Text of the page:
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Wellhead Protection Plan

What is Wellhead Protection?

Wellhead protection is a way to prevent drinking water from becoming polluted by managing potential sources of contamination in the area which supplies water to a public well. Much can be done to prevent pollution, such as the wise use of land and chemicals. Public health is protected and the expense of treating polluted water or drilling new wells is avoided through wellhead protection efforts.

Schematic of a groundwater-flow system in an agricultural setting. In this example, infiltration of water from either precipitation or irrigation can transport phosphorus or other chemicals to the unsaturated zone and aquifer.

What is Groundwater?

Groundwater is the water that fills the small spaces between rock particles such as sand and gravel, or cracks in solid rock. Rain, melting snow, or surface water becomes groundwater by seeping into the ground and filling these spaces. The top of the water-saturated zone is called the “water table”.

When water seeps in from the surface and reaches the water table, it begins moving towards points where it can escape, such as wells, rivers, or lakes.

An aquifer is any type of geologic material, such as sand or sandstone, which can supply water wells or springs.

The groundwater, which supplies wells, often comes from within a short distance (a few miles) of the well. How fast groundwater moves depends on how much the well is pumped and what type of rock particles or bedrock it is moving through.

How do wells become polluted?

Wells become polluted when substances that are harmful to human health get into the groundwater. Water from these wells can be dangerous to drink when the level of pollution rises above health standards. Many of our everyday activities can cause pollution. Much can be done to prevent pollution, such as wise use of land and chemicals. The expense of treating polluted water or drilling new wells can also be avoided. Help avoid drinking water contamination by being an environmentally aware citizen.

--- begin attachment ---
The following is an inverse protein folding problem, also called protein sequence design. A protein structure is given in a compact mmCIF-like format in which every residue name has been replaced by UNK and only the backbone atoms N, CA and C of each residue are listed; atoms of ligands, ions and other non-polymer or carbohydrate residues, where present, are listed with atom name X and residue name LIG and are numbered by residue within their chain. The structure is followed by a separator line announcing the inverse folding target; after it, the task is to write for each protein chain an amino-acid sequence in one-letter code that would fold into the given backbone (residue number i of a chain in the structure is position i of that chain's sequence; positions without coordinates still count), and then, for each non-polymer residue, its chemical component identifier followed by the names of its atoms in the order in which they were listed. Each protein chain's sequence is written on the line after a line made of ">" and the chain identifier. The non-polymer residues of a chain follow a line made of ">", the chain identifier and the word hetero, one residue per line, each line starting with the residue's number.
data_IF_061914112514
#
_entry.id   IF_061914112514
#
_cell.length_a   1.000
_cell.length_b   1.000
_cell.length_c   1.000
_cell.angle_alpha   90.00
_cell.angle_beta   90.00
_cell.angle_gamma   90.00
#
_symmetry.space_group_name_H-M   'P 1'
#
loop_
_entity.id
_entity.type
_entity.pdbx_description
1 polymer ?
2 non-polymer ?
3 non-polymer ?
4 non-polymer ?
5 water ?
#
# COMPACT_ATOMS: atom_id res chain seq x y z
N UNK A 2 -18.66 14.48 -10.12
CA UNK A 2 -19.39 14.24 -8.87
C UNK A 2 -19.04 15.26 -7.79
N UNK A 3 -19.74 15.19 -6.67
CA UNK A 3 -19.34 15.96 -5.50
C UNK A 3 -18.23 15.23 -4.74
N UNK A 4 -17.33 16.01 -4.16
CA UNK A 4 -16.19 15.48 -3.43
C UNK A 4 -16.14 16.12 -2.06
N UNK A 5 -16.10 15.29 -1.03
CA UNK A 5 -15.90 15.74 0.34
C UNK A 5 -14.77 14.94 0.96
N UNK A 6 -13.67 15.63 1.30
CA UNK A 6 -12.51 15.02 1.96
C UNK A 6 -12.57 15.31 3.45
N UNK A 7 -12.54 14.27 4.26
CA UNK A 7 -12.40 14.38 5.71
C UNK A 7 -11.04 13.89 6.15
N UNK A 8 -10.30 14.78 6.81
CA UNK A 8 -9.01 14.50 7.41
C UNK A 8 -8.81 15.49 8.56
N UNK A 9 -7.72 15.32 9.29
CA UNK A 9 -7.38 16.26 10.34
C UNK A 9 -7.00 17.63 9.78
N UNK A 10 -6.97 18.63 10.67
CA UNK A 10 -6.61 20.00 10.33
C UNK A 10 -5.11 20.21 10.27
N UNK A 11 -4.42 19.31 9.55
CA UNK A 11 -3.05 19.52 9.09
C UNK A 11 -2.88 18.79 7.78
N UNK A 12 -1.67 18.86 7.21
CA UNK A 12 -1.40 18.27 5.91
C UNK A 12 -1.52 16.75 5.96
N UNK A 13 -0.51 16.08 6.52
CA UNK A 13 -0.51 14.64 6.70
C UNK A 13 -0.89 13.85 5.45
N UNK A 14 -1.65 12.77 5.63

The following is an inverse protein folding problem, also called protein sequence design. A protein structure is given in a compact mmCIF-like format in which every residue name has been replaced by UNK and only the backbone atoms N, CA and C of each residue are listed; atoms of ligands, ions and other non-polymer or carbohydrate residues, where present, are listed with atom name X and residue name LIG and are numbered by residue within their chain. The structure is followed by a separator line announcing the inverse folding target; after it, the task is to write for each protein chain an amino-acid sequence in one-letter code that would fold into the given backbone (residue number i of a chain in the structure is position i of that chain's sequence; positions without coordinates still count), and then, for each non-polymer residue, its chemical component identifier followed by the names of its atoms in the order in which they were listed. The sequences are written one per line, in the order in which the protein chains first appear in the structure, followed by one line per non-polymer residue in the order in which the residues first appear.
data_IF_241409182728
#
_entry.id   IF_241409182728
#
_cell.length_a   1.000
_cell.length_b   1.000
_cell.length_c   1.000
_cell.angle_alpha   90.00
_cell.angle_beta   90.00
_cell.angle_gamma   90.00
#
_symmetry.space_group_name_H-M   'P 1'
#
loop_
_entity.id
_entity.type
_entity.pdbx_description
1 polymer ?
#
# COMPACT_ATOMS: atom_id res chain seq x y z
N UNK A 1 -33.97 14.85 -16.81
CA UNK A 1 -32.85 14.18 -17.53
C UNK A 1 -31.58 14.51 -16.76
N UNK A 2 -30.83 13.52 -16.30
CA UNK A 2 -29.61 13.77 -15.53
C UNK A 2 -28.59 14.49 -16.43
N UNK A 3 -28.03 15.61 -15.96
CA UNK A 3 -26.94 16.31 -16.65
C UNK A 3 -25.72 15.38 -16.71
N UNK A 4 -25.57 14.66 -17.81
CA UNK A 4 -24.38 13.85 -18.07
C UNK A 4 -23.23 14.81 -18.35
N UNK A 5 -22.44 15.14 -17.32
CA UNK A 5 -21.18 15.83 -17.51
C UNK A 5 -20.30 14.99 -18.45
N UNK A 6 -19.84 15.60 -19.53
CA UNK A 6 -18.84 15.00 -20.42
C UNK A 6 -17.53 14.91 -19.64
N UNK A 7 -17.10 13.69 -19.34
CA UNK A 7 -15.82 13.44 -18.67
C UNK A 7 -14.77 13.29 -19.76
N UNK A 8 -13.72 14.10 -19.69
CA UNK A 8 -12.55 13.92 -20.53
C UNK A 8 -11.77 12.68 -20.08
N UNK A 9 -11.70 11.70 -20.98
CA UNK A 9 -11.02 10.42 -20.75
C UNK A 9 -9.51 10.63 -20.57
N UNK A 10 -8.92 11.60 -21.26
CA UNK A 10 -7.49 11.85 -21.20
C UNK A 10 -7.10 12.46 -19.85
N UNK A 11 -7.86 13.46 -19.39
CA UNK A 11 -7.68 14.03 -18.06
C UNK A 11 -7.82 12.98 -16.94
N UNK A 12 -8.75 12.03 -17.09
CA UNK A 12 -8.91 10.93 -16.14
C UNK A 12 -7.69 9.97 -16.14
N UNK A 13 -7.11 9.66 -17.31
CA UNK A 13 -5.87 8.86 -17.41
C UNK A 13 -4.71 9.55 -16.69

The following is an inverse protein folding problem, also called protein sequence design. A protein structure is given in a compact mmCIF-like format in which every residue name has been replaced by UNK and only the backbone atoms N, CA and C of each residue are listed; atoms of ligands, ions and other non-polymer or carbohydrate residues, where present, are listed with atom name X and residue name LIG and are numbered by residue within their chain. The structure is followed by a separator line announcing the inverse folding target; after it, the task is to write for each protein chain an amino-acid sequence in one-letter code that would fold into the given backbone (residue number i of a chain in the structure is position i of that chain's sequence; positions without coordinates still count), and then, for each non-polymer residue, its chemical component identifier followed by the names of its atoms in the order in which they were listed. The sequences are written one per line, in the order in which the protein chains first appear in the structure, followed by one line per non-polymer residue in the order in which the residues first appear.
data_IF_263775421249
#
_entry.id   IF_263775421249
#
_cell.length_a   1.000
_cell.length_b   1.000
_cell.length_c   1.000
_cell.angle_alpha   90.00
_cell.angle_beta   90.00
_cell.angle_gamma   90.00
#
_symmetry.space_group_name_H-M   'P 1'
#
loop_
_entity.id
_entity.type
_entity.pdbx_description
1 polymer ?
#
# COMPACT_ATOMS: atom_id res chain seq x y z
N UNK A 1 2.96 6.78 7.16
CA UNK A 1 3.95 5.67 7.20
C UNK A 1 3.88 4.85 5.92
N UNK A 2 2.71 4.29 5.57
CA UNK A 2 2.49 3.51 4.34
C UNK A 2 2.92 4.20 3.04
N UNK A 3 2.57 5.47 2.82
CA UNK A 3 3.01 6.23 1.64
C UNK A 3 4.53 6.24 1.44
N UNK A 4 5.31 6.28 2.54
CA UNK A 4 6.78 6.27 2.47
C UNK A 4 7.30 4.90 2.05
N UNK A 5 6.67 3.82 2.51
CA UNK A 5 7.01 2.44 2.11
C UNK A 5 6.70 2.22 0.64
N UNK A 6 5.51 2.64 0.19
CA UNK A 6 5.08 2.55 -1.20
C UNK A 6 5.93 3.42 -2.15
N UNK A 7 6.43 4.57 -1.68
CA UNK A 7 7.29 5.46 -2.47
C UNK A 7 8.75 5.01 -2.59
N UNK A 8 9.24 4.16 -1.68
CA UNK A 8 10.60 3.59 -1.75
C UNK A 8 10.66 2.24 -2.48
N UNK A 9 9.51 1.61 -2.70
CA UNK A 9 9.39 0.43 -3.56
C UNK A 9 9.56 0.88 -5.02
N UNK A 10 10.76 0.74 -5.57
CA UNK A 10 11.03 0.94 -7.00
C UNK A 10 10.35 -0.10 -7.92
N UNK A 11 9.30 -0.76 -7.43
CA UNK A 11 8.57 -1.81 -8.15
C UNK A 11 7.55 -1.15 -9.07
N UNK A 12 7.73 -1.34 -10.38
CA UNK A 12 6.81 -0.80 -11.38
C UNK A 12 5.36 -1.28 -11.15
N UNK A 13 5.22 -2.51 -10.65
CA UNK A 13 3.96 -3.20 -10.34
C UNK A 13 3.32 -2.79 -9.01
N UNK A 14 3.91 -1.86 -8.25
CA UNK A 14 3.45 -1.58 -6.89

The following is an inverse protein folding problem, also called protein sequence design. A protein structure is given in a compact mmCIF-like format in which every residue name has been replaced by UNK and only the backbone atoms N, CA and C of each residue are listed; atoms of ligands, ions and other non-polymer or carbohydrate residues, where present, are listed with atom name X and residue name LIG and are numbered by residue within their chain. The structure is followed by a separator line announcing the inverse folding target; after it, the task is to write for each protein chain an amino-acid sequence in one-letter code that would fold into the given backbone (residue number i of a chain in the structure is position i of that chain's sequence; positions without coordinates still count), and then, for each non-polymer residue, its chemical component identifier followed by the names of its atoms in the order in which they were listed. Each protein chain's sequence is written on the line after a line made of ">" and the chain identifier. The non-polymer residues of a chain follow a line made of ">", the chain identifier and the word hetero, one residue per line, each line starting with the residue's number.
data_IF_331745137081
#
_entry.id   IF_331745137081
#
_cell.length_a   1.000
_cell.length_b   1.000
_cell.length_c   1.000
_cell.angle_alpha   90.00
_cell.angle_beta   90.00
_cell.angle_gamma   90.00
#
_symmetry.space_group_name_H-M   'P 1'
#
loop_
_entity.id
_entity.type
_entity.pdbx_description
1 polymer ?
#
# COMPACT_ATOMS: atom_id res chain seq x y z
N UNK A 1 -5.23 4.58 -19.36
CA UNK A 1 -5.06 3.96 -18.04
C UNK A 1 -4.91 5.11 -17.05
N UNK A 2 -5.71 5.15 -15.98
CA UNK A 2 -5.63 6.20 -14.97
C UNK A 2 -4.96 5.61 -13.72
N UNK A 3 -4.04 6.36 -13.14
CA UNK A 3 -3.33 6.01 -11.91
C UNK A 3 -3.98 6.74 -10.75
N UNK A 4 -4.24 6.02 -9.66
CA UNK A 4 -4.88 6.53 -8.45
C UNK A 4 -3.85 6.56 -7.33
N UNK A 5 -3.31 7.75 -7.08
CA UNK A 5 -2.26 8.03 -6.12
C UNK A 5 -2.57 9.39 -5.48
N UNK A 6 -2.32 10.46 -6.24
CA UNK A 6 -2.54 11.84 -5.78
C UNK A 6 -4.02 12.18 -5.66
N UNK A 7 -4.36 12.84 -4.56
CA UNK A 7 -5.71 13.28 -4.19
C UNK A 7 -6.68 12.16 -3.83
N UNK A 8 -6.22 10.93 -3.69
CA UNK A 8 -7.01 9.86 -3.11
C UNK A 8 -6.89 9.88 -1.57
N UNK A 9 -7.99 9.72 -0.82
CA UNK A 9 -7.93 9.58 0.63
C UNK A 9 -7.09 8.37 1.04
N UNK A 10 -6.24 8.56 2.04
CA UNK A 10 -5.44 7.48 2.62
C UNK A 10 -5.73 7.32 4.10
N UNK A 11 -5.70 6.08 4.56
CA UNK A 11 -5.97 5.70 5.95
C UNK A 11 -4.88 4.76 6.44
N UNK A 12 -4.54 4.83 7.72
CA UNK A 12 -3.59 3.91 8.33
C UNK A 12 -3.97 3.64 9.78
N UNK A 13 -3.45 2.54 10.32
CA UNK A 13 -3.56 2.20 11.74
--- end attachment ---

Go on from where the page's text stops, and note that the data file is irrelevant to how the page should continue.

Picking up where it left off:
How can you help?

  • Inform the water department of any potential contamination sources (see list below). Be sure to indicate the type and location of each source.
  • Have abandoned water wells properly capped and sealed.
  • Conserve water: Some contaminants are naturally degraded within soils. The less groundwater you use, the longer it stays in the ground, and the greater chance that it can clean itself.
  • Be aware that your activities at the land surface can have a direct effect on the water you use every day.

Potential Contaminant Sources

  • Abandoned Wells
  • Underground Storage Tanks
  • Surface Storage Tanks
  • Past Spills/Leaks
  • Car Washes
  • Dry Cleaners
  • Vehicle Repair or Salvage Operations
  • Landfills/Dump Sites

Image courtesy of the Groundwater Foundation. www.groundwater.org